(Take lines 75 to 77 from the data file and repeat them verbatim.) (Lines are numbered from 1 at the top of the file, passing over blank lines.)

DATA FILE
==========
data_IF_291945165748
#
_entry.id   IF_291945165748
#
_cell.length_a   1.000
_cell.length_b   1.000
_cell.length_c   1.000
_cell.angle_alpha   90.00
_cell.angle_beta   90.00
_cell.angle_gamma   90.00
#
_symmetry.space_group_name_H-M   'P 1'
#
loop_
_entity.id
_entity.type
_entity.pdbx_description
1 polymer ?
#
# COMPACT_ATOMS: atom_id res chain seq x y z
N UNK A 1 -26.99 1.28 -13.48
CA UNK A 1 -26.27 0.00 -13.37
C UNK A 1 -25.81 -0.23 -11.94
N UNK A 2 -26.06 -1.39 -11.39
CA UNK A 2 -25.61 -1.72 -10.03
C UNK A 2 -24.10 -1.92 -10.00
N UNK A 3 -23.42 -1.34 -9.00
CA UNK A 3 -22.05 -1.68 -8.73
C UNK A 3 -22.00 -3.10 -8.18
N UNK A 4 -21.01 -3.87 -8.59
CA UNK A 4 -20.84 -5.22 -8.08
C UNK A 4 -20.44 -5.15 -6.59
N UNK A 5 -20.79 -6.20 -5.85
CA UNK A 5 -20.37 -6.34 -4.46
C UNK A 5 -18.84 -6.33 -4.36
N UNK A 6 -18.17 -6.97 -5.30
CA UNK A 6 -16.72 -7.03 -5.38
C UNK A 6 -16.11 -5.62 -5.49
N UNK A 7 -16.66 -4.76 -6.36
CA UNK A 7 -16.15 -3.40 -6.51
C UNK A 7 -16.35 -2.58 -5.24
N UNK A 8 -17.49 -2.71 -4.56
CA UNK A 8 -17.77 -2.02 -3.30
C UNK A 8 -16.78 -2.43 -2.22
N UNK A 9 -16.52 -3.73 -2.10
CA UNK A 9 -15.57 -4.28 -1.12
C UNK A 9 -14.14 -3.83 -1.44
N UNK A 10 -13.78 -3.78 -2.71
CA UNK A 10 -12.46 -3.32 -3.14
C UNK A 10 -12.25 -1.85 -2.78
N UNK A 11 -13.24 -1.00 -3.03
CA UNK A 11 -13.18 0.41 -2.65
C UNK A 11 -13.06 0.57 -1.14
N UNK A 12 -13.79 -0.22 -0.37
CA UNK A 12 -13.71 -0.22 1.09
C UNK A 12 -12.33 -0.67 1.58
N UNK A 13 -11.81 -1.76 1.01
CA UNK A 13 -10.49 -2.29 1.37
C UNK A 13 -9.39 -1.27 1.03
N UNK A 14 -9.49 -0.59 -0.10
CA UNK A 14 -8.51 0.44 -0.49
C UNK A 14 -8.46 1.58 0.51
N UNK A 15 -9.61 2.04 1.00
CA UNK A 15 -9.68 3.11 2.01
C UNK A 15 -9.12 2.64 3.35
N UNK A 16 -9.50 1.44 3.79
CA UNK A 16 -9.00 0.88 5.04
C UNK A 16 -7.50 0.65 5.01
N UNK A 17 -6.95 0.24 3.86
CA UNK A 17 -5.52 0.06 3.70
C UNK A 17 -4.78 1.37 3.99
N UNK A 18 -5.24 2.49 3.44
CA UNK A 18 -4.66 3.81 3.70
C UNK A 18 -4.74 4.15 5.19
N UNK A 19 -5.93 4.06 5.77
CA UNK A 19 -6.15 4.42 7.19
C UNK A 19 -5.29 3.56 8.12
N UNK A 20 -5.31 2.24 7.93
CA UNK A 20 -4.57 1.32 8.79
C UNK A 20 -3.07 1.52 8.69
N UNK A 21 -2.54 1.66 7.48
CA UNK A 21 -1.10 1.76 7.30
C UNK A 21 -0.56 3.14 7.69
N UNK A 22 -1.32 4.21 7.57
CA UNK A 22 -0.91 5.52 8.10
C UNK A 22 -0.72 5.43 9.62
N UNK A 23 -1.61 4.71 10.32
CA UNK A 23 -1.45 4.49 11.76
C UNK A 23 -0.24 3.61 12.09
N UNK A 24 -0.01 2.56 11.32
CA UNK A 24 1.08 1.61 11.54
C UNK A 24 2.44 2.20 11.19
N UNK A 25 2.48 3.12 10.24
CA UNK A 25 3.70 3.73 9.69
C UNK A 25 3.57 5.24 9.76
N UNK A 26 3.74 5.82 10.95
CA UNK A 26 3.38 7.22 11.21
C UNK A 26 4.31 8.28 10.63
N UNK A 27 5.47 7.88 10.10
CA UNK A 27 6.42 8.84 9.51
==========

N UNK A 19 -5.93 4.06 5.77
CA UNK A 19 -6.15 4.42 7.19
C UNK A 19 -5.29 3.56 8.12